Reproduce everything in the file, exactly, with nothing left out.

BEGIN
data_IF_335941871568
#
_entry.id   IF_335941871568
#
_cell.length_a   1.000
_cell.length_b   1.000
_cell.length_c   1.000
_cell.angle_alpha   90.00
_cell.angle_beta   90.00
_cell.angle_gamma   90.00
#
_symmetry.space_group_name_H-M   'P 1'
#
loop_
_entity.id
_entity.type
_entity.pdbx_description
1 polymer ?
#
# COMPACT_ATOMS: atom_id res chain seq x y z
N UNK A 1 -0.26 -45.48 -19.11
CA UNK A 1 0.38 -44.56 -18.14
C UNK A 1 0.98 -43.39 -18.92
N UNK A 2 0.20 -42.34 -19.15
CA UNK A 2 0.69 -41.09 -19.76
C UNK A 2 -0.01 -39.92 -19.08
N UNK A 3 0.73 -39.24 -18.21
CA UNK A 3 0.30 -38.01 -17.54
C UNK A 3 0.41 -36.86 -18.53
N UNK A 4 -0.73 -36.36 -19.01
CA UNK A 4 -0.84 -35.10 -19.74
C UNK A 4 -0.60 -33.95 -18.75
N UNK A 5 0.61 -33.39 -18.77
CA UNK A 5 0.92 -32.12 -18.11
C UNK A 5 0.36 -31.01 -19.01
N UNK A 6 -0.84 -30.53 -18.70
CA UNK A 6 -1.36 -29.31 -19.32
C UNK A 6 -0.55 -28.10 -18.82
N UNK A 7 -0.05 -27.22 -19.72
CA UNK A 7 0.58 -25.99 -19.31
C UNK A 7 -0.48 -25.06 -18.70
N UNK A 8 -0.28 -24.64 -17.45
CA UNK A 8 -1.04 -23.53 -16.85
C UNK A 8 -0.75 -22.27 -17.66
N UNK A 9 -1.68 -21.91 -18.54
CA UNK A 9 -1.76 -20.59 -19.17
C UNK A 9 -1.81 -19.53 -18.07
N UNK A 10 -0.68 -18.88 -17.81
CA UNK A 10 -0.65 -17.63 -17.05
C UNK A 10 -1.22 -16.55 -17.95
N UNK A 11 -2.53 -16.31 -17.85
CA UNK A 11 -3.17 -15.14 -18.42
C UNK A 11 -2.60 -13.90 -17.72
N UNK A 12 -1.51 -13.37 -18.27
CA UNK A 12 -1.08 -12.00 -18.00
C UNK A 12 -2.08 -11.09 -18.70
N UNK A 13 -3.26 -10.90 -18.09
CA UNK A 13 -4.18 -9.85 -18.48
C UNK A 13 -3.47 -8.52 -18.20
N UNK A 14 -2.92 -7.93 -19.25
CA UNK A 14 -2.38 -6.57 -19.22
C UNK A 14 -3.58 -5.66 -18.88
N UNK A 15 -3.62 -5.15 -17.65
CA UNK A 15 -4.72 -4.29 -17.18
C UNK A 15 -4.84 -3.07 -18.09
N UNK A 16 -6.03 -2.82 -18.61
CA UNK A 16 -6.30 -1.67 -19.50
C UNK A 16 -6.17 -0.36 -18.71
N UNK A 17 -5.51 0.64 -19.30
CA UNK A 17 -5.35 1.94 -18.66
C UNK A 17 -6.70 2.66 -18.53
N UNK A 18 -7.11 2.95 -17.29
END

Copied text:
data_IF_335941871568
#
_entry.id   IF_335941871568
#
_cell.length_a   1.000
_cell.length_b   1.000
_cell.length_c   1.000
_cell.angle_alpha   90.00
_cell.angle_beta   90.00
_cell.angle_gamma   90.00
#
_symmetry.space_group_name_H-M   'P 1'
#
loop_
_entity.id
_entity.type
_entity.pdbx_description
1 polymer ?
#
# COMPACT_ATOMS: atom_id res chain seq x y z
N UNK A 1 -0.26 -45.48 -19.11
CA UNK A 1 0.38 -44.56 -18.14
C UNK A 1 0.98 -43.39 -18.92
N UNK A 2 0.20 -42.34 -19.15
CA UNK A 2 0.69 -41.09 -19.76
C UNK A 2 -0.01 -39.92 -19.08
N UNK A 3 0.73 -39.24 -18.21
CA UNK A 3 0.30 -38.01 -17.54
C UNK A 3 0.41 -36.86 -18.53
N UNK A 4 -0.73 -36.36 -19.01
CA UNK A 4 -0.84 -35.10 -19.74
C UNK A 4 -0.60 -33.95 -18.75
N UNK A 5 0.61 -33.39 -18.77
CA UNK A 5 0.92 -32.12 -18.11
C UNK A 5 0.36 -31.01 -19.01
N UNK A 6 -0.84 -30.53 -18.70
CA UNK A 6 -1.36 -29.31 -19.32
C UNK A 6 -0.55 -28.10 -18.82
N UNK A 7 -0.05 -27.22 -19.72
CA UNK A 7 0.58 -25.99 -19.31
C UNK A 7 -0.48 -25.06 -18.70
N UNK A 8 -0.28 -24.64 -17.45
CA UNK A 8 -1.04 -23.53 -16.85
C UNK A 8 -0.75 -22.27 -17.66
N UNK A 9 -1.68 -21.91 -18.54
CA UNK A 9 -1.76 -20.59 -19.17
C UNK A 9 -1.81 -19.53 -18.07
N UNK A 10 -0.68 -18.88 -17.81
CA UNK A 10 -0.65 -17.63 -17.05
C UNK A 10 -1.22 -16.55 -17.95
N UNK A 11 -2.53 -16.31 -17.85
CA UNK A 11 -3.17 -15.14 -18.42
C UNK A 11 -2.60 -13.90 -17.72
N UNK A 12 -1.51 -13.37 -18.27
CA UNK A 12 -1.08 -12.00 -18.00
C UNK A 12 -2.08 -11.09 -18.70
N UNK A 13 -3.26 -10.90 -18.09
CA UNK A 13 -4.18 -9.85 -18.48
C UNK A 13 -3.47 -8.52 -18.20
N UNK A 14 -2.92 -7.93 -19.25
CA UNK A 14 -2.38 -6.57 -19.22
C UNK A 14 -3.58 -5.66 -18.88
N UNK A 15 -3.62 -5.15 -17.65
CA UNK A 15 -4.72 -4.29 -17.18
C UNK A 15 -4.84 -3.07 -18.09
N UNK A 16 -6.03 -2.82 -18.61
CA UNK A 16 -6.30 -1.67 -19.50
C UNK A 16 -6.17 -0.36 -18.71
N UNK A 17 -5.51 0.64 -19.30
CA UNK A 17 -5.35 1.94 -18.66
C UNK A 17 -6.70 2.66 -18.53
N UNK A 18 -7.11 2.95 -17.29